Are you an old-school musician? An Elvis impersonator on the subway? Does your band specialize in Beatles covers? Then the vintage suitcase boombox – or “boomcase” – is just the thing for you.
 
Dominic and JP Odbert, two brothers from San Francisco, invented the perfect gadget for music lovers with a vintage taste: old suitcases turned into high-power, portable music systems. What began as a hobby for them has now become Mr. Simo, a successful small online business.
 
With up to six speakers and 400 watts of power, their boomcases are a handy – and stylish – tool for musicians moving around. These mobile power units – sold for approximately 250 euros – come with batteries that can last 10 hours and can be connected to iPods, laptops and anything USB-powered.

“Design is important, but the quality of the sound is the priority"

Dominic Odbert is an art student from San Francisco and a self-described “audio-nut”. He and his brother are the makers of Mr. Simo boomcases.
 
Ten years ago my brother and I built a mobile sound system in the back of a 1950s Army truck, with 26 speakers. We used to play our music in parades and anywhere we went. Since then we have always been thinking about how to make our music loud and portable.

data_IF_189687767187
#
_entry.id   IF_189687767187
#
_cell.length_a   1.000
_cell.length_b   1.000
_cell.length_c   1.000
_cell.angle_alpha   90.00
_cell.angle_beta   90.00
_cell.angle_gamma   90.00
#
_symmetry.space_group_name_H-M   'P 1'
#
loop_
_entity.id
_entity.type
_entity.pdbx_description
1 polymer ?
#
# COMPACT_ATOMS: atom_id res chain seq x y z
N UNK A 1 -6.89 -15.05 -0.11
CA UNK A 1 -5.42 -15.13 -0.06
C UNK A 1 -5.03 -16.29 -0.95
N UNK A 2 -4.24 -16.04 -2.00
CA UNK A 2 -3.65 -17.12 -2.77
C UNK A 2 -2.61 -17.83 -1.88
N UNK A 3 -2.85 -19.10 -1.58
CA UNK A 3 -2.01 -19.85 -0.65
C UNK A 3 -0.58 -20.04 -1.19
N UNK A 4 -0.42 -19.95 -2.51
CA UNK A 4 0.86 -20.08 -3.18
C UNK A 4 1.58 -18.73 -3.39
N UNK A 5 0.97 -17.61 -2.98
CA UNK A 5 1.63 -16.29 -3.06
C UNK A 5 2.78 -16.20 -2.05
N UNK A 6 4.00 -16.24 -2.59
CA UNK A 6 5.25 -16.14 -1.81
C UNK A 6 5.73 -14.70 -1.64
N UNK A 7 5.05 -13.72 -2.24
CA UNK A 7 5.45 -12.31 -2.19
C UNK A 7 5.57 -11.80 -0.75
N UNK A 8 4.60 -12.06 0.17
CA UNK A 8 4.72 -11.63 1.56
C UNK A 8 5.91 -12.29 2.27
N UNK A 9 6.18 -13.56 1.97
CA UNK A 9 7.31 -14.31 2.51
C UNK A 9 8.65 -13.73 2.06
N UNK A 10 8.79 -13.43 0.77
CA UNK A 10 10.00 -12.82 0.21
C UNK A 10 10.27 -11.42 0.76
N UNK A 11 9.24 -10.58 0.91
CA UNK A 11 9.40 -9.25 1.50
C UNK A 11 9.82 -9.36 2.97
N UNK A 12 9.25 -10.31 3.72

Then a year ago we made the first boomcase, just for fun. We would bring it with us wherever we went and someone asked us if we could make one for them. A lot of people started begging us for a boomcase and our business began by word-of-mouth. Now with the internet it’s grown a lot. Right now we have around 50 backlogged orders.
 
We play the drums, but we don’t have any formal background in music. We actually grew up in a farm in California, with more botanical skills than anything else. We simply learnt by doing it.
 
It takes us about a week to complete a boomcase from start to finish, from the design to successfully testing the sound. Finding the right suitcase is very important. Plastic for example doesn’t hold the sound. The best ones have a wooden frame on the inside and leather on the outside.
 
The first thing we have to figure out is how many speakers they can hold and how we can arrange them. Design is important, but the quality of the sound is the first priority. We don’t want to sell something that sounds like a toy.
 
We sold our first boomcases to break dancers and musicians who would be using it to perform while moving around. But now we’re getting orders from lawyers, doctors and photographers, and from places as far as Hong Kong or New Zealand.”
 
The suitcases before...
 
 
...and after
 
 
 All photos courtesy of Dominic Odbert, originally posted here.
 
Post written with freelance journalist Andres Bermudez Lievano.